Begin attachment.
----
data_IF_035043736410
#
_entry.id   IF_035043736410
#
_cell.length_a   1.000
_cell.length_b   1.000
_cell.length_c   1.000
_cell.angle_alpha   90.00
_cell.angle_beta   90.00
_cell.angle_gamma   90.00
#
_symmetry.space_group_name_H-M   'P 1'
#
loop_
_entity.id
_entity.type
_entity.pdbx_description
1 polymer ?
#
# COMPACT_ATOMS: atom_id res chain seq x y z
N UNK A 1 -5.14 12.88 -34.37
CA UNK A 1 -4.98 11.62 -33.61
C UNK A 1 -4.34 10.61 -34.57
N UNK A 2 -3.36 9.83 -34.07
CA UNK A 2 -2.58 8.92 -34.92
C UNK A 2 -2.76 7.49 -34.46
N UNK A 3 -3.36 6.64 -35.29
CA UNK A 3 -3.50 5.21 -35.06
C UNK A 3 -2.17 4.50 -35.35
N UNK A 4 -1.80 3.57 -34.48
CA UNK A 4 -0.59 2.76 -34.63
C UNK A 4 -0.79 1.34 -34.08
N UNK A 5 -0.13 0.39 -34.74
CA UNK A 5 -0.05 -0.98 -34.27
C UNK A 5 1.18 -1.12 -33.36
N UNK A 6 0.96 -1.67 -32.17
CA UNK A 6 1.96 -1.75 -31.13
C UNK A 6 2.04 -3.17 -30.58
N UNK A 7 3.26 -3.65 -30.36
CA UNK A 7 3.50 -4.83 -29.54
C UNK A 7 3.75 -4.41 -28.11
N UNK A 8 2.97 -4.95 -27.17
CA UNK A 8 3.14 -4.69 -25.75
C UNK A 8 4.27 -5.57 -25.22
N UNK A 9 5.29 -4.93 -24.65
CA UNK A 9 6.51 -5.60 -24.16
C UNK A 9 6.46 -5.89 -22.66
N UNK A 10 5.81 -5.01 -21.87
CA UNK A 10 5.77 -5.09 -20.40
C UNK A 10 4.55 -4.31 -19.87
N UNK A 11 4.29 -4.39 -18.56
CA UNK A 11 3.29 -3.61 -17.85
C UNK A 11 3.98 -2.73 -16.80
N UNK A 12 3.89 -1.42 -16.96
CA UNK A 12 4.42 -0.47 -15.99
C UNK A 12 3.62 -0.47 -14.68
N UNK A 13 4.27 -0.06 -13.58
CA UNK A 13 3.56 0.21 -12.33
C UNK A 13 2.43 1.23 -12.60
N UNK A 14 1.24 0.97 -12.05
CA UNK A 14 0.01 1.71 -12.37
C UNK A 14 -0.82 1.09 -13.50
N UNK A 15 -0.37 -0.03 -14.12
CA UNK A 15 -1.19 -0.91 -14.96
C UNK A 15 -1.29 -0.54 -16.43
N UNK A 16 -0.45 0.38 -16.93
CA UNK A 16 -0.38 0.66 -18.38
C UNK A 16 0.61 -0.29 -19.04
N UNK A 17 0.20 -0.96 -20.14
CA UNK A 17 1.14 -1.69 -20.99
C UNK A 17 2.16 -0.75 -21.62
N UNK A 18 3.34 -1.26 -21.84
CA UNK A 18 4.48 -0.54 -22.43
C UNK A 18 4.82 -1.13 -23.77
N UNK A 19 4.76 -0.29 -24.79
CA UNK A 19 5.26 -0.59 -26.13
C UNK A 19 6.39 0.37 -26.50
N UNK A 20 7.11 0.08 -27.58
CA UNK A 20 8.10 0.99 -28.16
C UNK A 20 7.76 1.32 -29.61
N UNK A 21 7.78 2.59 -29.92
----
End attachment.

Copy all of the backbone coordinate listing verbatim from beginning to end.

data_IF_035043736410
#
_entry.id   IF_035043736410
#
_cell.length_a   1.000
_cell.length_b   1.000
_cell.length_c   1.000
_cell.angle_alpha   90.00
_cell.angle_beta   90.00
_cell.angle_gamma   90.00
#
_symmetry.space_group_name_H-M   'P 1'
#
loop_
_entity.id
_entity.type
_entity.pdbx_description
1 polymer ?
#
# COMPACT_ATOMS: atom_id res chain seq x y z
N UNK A 1 -5.14 12.88 -34.37
CA UNK A 1 -4.98 11.62 -33.61
C UNK A 1 -4.34 10.61 -34.57
N UNK A 2 -3.36 9.83 -34.07
CA UNK A 2 -2.58 8.92 -34.92
C UNK A 2 -2.76 7.49 -34.46
N UNK A 3 -3.36 6.64 -35.29
CA UNK A 3 -3.50 5.21 -35.06
C UNK A 3 -2.17 4.50 -35.35
N UNK A 4 -1.80 3.57 -34.48
CA UNK A 4 -0.59 2.76 -34.63
C UNK A 4 -0.79 1.34 -34.08
N UNK A 5 -0.13 0.39 -34.74
CA UNK A 5 -0.05 -0.98 -34.27
C UNK A 5 1.18 -1.12 -33.36
N UNK A 6 0.96 -1.67 -32.17
CA UNK A 6 1.96 -1.75 -31.13
C UNK A 6 2.04 -3.17 -30.58
N UNK A 7 3.26 -3.65 -30.36
CA UNK A 7 3.50 -4.83 -29.54
C UNK A 7 3.75 -4.41 -28.11
N UNK A 8 2.97 -4.95 -27.17
CA UNK A 8 3.14 -4.69 -25.75
C UNK A 8 4.27 -5.57 -25.22
N UNK A 9 5.29 -4.93 -24.65
CA UNK A 9 6.51 -5.60 -24.16
C UNK A 9 6.46 -5.89 -22.66
N UNK A 10 5.81 -5.01 -21.87
CA UNK A 10 5.77 -5.09 -20.40
C UNK A 10 4.55 -4.31 -19.87
N UNK A 11 4.29 -4.39 -18.56
CA UNK A 11 3.29 -3.61 -17.85
C UNK A 11 3.98 -2.73 -16.80
N UNK A 12 3.89 -1.42 -16.96
CA UNK A 12 4.42 -0.47 -15.99
C UNK A 12 3.62 -0.47 -14.68
N UNK A 13 4.27 -0.06 -13.58
CA UNK A 13 3.56 0.21 -12.33
C UNK A 13 2.43 1.23 -12.60
N UNK A 14 1.24 0.97 -12.05
CA UNK A 14 0.01 1.71 -12.37
C UNK A 14 -0.82 1.09 -13.50
N UNK A 15 -0.37 -0.03 -14.12
CA UNK A 15 -1.19 -0.91 -14.96
C UNK A 15 -1.29 -0.54 -16.43
N UNK A 16 -0.45 0.38 -16.93
CA UNK A 16 -0.38 0.66 -18.38
C UNK A 16 0.61 -0.29 -19.04
N UNK A 17 0.20 -0.96 -20.14
CA UNK A 17 1.14 -1.69 -20.99
C UNK A 17 2.16 -0.75 -21.62
N UNK A 18 3.34 -1.26 -21.84
CA UNK A 18 4.48 -0.54 -22.43
C UNK A 18 4.82 -1.13 -23.77
N UNK A 19 4.76 -0.29 -24.79
CA UNK A 19 5.26 -0.59 -26.13
C UNK A 19 6.39 0.37 -26.50
N UNK A 20 7.11 0.08 -27.58
CA UNK A 20 8.10 0.99 -28.16
C UNK A 20 7.76 1.32 -29.61
N UNK A 21 7.78 2.59 -29.92